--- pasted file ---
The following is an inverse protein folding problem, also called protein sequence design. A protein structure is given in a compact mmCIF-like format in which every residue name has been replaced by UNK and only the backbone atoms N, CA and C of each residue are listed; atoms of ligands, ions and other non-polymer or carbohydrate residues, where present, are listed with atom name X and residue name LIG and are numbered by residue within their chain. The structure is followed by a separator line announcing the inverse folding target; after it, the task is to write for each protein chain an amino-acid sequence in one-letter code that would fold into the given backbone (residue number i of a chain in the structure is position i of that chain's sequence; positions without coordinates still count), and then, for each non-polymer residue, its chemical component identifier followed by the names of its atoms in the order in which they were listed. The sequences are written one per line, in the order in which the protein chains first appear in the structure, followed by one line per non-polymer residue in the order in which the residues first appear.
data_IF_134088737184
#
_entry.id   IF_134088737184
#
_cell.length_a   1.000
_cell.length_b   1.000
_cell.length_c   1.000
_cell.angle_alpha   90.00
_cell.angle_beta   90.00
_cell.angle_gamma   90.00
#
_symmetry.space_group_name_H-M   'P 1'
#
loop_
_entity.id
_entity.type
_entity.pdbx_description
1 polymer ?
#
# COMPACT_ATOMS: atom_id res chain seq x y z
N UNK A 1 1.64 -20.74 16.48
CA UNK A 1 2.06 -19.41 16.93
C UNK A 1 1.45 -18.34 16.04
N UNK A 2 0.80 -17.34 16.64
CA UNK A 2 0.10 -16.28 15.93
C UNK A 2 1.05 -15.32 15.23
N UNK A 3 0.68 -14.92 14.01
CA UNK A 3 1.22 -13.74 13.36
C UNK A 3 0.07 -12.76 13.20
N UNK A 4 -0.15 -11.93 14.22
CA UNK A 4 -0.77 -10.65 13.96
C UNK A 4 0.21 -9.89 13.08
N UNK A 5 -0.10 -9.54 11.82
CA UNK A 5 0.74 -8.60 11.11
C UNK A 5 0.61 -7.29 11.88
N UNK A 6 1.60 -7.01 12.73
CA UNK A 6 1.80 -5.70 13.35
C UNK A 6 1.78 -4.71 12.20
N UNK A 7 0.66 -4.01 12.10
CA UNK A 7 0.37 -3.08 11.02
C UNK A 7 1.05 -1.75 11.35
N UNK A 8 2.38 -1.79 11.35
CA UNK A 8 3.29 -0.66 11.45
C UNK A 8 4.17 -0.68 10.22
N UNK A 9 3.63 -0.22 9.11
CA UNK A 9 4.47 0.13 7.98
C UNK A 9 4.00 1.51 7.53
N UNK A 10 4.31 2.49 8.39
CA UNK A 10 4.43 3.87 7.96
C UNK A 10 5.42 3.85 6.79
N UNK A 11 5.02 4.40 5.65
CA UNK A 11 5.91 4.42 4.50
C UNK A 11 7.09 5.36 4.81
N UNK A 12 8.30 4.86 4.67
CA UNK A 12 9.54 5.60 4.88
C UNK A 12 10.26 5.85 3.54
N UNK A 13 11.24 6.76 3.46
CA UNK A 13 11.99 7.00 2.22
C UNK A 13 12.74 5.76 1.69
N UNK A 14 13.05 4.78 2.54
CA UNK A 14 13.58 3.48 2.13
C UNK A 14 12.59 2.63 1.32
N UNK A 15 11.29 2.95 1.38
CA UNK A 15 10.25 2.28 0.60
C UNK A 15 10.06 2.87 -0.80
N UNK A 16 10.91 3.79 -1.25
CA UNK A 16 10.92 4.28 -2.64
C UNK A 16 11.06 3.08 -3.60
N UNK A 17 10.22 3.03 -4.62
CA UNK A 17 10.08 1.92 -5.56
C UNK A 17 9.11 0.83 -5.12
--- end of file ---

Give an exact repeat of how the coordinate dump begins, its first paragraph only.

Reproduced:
The following is an inverse protein folding problem, also called protein sequence design. A protein structure is given in a compact mmCIF-like format in which every residue name has been replaced by UNK and only the backbone atoms N, CA and C of each residue are listed; atoms of ligands, ions and other non-polymer or carbohydrate residues, where present, are listed with atom name X and residue name LIG and are numbered by residue within their chain. The structure is followed by a separator line announcing the inverse folding target; after it, the task is to write for each protein chain an amino-acid sequence in one-letter code that would fold into the given backbone (residue number i of a chain in the structure is position i of that chain's sequence; positions without coordinates still count), and then, for each non-polymer residue, its chemical component identifier followed by the names of its atoms in the order in which they were listed. The sequences are written one per line, in the order in which the protein chains first appear in the structure, followed by one line per non-polymer residue in the order in which the residues first appear.